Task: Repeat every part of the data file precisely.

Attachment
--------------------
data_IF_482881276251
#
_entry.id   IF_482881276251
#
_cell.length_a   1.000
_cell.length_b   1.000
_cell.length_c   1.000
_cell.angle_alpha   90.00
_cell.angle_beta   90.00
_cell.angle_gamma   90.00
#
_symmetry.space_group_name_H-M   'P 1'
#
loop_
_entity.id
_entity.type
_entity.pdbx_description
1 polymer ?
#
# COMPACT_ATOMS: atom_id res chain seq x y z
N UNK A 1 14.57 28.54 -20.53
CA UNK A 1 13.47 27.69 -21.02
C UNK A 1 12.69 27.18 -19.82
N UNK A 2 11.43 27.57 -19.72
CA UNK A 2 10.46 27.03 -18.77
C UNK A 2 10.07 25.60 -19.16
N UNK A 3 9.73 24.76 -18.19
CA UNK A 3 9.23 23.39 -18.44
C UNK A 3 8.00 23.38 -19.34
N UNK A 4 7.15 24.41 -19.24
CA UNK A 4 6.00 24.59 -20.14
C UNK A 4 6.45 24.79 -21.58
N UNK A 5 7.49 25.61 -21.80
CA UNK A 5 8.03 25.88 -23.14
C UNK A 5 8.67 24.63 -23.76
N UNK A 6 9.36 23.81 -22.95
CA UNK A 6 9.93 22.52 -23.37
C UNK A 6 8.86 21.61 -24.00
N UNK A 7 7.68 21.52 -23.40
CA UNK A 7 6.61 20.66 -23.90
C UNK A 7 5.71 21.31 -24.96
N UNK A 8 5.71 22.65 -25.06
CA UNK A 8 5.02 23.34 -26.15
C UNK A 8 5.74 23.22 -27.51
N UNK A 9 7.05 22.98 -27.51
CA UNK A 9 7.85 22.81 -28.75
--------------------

data_IF_482881276251
#
_entry.id   IF_482881276251
#
_cell.length_a   1.000
_cell.length_b   1.000
_cell.length_c   1.000
_cell.angle_alpha   90.00
_cell.angle_beta   90.00
_cell.angle_gamma   90.00
#
_symmetry.space_group_name_H-M   'P 1'
#
loop_
_entity.id
_entity.type
_entity.pdbx_description
1 polymer ?
#
# COMPACT_ATOMS: atom_id res chain seq x y z
N UNK A 1 14.57 28.54 -20.53
CA UNK A 1 13.47 27.69 -21.02
C UNK A 1 12.69 27.18 -19.82
N UNK A 2 11.43 27.57 -19.72
CA UNK A 2 10.46 27.03 -18.77
C UNK A 2 10.07 25.60 -19.16
N UNK A 3 9.73 24.76 -18.19
CA UNK A 3 9.23 23.39 -18.44
C UNK A 3 8.00 23.38 -19.34
N UNK A 4 7.15 24.41 -19.24
CA UNK A 4 6.00 24.59 -20.14
C UNK A 4 6.45 24.79 -21.58
N UNK A 5 7.49 25.61 -21.80
CA UNK A 5 8.03 25.88 -23.14
C UNK A 5 8.67 24.63 -23.76
N UNK A 6 9.36 23.81 -22.95
CA UNK A 6 9.93 22.52 -23.37
C UNK A 6 8.86 21.61 -24.00
N UNK A 7 7.68 21.52 -23.40
CA UNK A 7 6.61 20.66 -23.90
C UNK A 7 5.71 21.31 -24.96
N UNK A 8 5.71 22.65 -25.06
CA UNK A 8 5.02 23.34 -26.15
C UNK A 8 5.74 23.22 -27.51
N UNK A 9 7.05 22.98 -27.51
CA UNK A 9 7.85 22.81 -28.75